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NBA Accord Adds to League's Appeal

Basketball: The Summer Pro League, in its second season at the Pyramid, begins today.

July 06, 1996|JASON REID | TIMES STAFF WRITER

LONG BEACH — With labor harmony returning--albeit only by threat of another lockout--NBA faces are smiling again.

After all, there's important work to be done. Big-name players have millions to make and the Dream Team has opponents to humiliate. But NBA executives and players aren't the only ones feeling good.

So are the operators and promoters of the Summer Pro League at Long Beach State, whose idea of a best-case scenario didn't involve repeating the problems created by last season's mandated work stoppage. That was no fun.

NBA players can do wonders for your prestige, and they don't hurt the gate either. Well, they're back again.

"We think we're going to have a great league," said Gino Kwok, president of the league. "We've always enjoyed great support from the NBA in the past and we're really looking forward to this year."

The league, in its second season at the Pyramid, begins today and ends July 28. Four games are scheduled daily, featuring entries from NBA teams.

Last year, most NBA players stayed away because of the lockout, which shut down all NBA operations. Without insurance coverage, players weren't willing to risk injury. They could have purchased their own insurance, but overwhelmingly took the other option.

"Not having the NBA players obviously made a difference," said Kirk Watanabe, director of operations for the league. "The possibility of [another] lockout definitely concerned us because we went through the effects of being a third party injured last season.

"But we felt good about last season. And what happened benefited several players to some extent."

With much of the NBA staying away, slots needed filling. Agents sponsored teams to showcase players they represented or hoped to, which helped some players receive contracts from teams in Europe and the CBA, Watanabe said.

"We still had [basketball] people out there watching the games," Watanabe said. "I'm not saying that having all the NBA players there wouldn't have been great, but we had a good season."

The league benefited from being the only show in town, or anywhere for that matter. It is among three during the summer, including those based in New York and Utah. All three are sanctioned by the NBA. But the other leagues are run by the NBA. When the NBA shut down, so did its sideshows.

"We're a private organization, so we were the only summer league going on," Watanabe said. "We had the eyes of the basketball world on us. It was a tiny silver lining, but it was a silver lining."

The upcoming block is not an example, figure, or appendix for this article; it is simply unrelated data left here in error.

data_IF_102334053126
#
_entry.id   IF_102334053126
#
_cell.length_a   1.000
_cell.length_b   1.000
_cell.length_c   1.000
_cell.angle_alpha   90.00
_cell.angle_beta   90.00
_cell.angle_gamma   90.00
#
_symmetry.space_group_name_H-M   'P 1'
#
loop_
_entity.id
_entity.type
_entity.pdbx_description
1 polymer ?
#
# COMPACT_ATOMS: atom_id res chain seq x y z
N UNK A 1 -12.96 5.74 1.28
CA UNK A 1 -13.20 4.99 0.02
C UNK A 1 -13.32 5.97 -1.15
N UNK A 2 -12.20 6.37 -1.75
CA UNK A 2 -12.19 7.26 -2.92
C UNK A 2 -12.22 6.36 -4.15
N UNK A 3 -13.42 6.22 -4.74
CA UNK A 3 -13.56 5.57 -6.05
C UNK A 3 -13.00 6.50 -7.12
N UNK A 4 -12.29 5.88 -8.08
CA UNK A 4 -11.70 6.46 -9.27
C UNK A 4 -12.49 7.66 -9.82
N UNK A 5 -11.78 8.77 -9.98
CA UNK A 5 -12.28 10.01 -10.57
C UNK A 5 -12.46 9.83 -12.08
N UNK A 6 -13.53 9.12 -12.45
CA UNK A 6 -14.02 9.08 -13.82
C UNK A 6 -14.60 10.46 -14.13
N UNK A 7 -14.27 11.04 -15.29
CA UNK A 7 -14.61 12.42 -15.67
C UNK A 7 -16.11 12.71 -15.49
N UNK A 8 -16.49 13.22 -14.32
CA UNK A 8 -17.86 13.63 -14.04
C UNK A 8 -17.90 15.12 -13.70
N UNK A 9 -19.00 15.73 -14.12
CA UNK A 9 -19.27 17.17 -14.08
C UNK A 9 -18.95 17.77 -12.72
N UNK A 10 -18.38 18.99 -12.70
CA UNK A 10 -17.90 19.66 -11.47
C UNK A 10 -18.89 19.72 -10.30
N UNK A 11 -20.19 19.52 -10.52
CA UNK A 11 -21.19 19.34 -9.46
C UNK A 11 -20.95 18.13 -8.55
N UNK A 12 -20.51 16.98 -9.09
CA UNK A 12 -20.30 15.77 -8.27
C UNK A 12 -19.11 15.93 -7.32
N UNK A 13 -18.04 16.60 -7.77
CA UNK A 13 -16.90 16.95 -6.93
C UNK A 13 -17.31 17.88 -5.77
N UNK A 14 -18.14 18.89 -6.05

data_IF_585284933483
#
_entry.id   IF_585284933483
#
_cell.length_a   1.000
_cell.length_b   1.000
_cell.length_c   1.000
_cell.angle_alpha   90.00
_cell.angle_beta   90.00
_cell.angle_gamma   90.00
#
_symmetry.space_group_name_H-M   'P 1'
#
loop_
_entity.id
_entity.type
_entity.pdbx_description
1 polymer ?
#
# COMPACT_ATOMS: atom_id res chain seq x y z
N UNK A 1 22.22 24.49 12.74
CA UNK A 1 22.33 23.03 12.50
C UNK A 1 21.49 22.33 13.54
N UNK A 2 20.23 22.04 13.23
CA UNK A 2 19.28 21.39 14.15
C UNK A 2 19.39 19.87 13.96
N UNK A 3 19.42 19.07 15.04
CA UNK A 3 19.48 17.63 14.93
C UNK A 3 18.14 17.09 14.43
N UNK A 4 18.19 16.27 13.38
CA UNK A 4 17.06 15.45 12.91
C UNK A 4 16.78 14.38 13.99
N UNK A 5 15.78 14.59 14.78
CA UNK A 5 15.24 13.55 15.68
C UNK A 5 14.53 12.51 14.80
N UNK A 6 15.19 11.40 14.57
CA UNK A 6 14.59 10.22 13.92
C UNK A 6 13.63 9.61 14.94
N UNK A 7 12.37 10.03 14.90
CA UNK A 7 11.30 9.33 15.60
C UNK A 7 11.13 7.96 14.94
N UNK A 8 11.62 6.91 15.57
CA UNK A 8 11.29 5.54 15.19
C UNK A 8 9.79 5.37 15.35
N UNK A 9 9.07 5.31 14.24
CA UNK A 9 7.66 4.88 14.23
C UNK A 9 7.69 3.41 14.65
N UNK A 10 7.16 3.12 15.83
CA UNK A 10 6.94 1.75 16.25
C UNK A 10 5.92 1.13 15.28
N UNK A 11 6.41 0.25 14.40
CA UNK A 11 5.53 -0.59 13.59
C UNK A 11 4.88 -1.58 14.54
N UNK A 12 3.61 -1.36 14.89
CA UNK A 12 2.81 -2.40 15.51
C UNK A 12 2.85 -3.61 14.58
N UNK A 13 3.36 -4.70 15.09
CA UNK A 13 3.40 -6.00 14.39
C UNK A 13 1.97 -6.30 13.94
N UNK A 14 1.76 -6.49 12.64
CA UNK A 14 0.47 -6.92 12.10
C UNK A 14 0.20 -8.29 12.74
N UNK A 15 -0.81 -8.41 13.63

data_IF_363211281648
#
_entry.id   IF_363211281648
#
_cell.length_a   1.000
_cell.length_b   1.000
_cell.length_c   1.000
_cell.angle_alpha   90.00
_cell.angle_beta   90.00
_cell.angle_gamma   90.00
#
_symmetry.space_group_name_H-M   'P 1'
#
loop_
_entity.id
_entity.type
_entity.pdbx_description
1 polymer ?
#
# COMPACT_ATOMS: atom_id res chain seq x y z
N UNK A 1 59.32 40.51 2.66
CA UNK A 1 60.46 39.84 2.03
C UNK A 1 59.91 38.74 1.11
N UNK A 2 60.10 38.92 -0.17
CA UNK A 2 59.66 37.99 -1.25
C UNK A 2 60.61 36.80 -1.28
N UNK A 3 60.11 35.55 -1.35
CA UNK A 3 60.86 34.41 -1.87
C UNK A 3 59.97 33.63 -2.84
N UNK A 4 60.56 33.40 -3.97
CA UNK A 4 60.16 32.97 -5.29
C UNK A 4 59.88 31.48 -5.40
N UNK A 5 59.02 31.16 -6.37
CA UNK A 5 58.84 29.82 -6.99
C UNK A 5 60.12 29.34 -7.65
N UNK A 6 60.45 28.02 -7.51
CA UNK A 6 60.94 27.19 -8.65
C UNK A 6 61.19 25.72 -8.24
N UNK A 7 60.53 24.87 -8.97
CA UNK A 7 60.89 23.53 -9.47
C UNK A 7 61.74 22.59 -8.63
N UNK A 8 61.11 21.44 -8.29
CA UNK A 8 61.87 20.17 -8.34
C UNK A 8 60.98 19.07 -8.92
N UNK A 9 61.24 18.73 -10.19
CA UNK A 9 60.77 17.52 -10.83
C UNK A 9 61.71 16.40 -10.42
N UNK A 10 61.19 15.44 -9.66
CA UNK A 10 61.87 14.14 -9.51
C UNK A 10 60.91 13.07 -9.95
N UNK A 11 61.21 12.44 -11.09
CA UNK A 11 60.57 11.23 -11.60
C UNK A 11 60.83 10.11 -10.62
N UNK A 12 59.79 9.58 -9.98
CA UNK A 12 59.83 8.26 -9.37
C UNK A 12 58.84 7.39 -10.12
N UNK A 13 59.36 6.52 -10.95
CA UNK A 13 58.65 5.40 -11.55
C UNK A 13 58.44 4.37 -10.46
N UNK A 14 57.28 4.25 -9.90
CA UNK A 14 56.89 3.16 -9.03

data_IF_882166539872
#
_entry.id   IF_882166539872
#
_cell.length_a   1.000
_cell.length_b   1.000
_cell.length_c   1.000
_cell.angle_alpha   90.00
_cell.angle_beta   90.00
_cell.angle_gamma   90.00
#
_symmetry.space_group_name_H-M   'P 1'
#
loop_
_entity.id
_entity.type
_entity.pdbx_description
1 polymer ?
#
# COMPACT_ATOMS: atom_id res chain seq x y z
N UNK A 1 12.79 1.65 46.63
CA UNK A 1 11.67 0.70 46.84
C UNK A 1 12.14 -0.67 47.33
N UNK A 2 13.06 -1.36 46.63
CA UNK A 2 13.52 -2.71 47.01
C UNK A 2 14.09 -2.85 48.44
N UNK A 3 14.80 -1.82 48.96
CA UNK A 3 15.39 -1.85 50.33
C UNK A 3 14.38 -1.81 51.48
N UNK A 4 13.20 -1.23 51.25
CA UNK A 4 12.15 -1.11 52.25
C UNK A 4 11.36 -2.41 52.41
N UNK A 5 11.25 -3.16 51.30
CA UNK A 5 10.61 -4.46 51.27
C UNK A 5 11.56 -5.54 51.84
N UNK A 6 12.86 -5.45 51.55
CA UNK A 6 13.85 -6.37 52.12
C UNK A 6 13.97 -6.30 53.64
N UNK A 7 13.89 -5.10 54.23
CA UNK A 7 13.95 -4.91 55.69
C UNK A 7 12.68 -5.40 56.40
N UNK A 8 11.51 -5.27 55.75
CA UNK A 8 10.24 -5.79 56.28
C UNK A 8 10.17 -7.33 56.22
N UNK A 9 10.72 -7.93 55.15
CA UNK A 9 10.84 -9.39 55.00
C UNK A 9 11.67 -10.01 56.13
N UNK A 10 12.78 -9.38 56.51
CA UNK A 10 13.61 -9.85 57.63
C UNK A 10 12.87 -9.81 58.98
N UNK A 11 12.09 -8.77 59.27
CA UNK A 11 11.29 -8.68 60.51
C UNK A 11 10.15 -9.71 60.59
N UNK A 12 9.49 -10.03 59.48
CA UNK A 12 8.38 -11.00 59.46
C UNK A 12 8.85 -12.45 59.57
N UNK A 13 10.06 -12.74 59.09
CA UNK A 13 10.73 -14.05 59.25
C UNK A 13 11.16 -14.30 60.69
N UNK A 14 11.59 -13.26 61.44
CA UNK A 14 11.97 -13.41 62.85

It wasn't exactly the sunny payoff Long Beach officials expected either. They went after the league, formerly based at UC Irvine's Bren Center, in an attempt to enhance the campus and community excitement surrounding the Pyramid's inaugural season.

Playing host to the world's best basketball players was a good way to start, they figured.

Uh, not so fast.

"We were all disappointed at what happened last year," said interim 49er Athletic Director Bill Shumard, who helped negotiate a new three-year deal with the league.

"We want to see them be successful. Through no fault of ours or theirs, they couldn't provide players because of the lockout. We're all excited about starting anew this year."

The competition should be good, anyway. Veteran players vying for roster spots will battle rookie free agents looking for their first jobs. Even superstars occasionally drop by.

Also, the leagues provide young players under contract a chance to develop and expand their skills. Every day with a ball helps.

"Teams will tell you that the summer leagues are incredibly valuable to what they do," said Chris Brienza, NBA director of media relations. "The teams want to see players play whenever they can, and the leagues are the best place to have them play because they're playing under real NBA conditions."

And the biggest role of the summer leagues?

"They're especially important as far as finding that diamond in the rough," Brienza said. "This is where you find them."

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